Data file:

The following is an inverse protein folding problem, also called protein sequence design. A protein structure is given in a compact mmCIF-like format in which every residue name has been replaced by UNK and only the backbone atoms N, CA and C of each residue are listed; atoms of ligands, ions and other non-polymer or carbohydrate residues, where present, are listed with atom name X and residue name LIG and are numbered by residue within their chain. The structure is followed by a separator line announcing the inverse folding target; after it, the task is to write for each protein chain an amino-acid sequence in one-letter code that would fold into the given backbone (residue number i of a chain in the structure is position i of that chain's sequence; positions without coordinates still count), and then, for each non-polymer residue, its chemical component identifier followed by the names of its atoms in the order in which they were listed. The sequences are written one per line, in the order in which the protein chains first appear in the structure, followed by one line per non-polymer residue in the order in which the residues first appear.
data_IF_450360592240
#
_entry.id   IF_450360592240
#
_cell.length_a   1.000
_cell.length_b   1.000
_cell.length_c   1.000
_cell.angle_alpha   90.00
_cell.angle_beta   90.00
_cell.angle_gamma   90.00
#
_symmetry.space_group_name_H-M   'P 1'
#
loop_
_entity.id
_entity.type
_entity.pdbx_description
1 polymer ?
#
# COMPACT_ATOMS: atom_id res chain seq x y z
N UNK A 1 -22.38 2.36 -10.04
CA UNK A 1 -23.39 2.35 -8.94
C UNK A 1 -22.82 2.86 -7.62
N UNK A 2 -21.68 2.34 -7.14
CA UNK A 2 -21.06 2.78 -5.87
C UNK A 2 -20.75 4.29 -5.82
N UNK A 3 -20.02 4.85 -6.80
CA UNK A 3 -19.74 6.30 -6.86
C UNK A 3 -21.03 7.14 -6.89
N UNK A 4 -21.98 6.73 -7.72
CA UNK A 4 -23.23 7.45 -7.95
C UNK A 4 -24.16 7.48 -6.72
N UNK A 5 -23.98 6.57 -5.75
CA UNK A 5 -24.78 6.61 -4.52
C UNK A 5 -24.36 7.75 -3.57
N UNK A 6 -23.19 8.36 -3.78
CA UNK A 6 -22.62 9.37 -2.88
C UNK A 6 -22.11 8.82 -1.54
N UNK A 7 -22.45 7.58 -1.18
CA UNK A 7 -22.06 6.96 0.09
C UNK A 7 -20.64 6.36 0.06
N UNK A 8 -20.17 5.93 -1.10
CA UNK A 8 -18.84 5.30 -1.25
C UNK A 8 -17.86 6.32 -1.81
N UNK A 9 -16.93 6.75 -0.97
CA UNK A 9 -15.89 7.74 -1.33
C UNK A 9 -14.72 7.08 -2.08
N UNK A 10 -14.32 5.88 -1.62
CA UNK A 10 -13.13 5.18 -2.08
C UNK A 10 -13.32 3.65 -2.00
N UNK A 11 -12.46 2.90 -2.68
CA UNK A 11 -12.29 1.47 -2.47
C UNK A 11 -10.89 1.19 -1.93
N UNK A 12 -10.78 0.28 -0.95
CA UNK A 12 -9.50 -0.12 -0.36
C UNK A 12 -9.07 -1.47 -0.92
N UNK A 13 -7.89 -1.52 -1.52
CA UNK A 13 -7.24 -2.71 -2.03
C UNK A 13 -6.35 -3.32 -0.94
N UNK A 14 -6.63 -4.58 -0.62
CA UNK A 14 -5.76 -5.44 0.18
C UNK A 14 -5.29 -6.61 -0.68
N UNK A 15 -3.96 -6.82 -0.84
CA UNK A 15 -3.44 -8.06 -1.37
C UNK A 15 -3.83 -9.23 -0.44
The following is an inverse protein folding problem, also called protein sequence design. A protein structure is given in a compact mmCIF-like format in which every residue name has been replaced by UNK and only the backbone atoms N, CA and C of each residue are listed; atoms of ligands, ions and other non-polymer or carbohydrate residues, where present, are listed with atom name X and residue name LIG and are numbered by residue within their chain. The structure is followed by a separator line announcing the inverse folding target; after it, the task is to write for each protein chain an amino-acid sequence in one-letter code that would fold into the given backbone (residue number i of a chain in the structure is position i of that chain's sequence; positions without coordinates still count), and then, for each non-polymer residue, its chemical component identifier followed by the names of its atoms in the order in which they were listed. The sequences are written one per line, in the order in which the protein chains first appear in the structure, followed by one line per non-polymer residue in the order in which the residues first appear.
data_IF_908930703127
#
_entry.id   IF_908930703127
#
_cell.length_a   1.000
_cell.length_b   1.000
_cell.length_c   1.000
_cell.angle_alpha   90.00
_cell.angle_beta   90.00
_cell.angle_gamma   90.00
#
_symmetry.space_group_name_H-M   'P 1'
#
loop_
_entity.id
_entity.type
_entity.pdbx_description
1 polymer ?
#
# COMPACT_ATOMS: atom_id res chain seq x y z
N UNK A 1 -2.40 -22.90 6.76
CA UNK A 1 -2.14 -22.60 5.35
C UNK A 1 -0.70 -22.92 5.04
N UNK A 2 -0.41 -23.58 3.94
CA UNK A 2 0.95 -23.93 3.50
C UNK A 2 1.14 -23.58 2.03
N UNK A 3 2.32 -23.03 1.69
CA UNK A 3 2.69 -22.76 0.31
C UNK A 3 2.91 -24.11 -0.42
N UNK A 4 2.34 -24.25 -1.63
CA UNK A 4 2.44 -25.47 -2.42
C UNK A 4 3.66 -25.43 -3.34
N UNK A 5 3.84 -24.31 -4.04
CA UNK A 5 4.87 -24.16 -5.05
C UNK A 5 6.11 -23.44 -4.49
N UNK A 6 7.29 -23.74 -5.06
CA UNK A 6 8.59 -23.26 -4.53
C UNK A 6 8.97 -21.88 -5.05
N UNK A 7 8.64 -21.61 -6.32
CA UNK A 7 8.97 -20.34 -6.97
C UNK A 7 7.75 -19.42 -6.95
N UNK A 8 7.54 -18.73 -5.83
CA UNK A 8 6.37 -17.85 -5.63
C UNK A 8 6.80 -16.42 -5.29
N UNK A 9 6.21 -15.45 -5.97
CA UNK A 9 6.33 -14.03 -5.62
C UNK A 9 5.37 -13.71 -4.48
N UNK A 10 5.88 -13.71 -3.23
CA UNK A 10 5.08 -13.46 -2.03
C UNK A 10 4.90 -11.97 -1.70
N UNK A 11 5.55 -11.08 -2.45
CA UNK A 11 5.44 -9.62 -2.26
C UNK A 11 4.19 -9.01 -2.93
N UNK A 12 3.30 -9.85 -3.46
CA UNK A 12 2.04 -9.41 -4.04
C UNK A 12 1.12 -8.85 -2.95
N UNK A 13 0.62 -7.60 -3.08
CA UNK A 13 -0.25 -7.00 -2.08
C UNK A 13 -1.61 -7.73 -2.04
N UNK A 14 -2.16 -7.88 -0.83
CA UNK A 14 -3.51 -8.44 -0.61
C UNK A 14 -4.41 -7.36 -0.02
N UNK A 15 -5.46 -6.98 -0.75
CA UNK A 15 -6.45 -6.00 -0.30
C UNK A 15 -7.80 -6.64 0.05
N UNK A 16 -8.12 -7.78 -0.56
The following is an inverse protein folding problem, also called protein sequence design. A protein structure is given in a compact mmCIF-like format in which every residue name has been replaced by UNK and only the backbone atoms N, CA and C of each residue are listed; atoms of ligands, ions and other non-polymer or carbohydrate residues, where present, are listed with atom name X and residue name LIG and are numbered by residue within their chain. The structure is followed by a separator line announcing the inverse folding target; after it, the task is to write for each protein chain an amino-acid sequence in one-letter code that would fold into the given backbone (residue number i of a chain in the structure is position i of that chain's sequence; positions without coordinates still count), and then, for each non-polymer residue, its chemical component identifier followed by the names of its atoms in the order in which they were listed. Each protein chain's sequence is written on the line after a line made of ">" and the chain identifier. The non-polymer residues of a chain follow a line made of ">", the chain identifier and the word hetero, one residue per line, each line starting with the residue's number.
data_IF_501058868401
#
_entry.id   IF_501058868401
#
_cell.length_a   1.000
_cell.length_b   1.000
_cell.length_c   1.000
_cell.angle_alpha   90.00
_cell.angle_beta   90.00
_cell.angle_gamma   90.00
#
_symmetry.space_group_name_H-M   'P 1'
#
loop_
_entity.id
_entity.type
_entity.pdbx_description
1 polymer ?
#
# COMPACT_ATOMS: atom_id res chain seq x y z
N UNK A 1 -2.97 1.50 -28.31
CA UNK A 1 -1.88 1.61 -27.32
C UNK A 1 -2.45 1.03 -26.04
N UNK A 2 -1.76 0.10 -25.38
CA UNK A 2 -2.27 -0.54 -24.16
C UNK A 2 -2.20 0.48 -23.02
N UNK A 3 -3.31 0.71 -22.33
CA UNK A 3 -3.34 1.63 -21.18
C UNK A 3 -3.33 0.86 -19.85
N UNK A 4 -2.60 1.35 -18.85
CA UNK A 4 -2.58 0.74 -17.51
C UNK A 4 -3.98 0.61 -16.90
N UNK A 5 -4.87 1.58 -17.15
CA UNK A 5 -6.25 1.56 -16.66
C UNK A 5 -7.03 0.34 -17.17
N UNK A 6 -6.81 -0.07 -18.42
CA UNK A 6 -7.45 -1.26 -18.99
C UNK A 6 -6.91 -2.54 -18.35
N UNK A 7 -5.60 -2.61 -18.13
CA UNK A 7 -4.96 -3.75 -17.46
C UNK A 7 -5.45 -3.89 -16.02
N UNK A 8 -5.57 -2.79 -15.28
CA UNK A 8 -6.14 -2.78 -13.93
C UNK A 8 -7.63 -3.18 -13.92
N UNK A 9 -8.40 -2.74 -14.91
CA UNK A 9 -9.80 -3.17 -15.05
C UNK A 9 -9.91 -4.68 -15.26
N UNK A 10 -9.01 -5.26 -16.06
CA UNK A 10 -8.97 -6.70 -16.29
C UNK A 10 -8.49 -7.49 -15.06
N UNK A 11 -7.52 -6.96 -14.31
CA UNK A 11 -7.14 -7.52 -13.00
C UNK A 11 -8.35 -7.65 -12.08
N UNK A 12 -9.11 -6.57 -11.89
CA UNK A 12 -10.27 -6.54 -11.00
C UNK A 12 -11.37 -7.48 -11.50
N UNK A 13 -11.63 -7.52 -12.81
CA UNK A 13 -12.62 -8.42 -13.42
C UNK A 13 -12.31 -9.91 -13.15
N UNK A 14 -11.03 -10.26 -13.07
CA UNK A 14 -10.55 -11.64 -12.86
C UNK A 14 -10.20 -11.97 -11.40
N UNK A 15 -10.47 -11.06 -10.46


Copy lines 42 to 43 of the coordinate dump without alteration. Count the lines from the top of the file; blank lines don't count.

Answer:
C UNK A 7 -20.64 6.36 0.06
N UNK A 8 -20.17 5.93 -1.10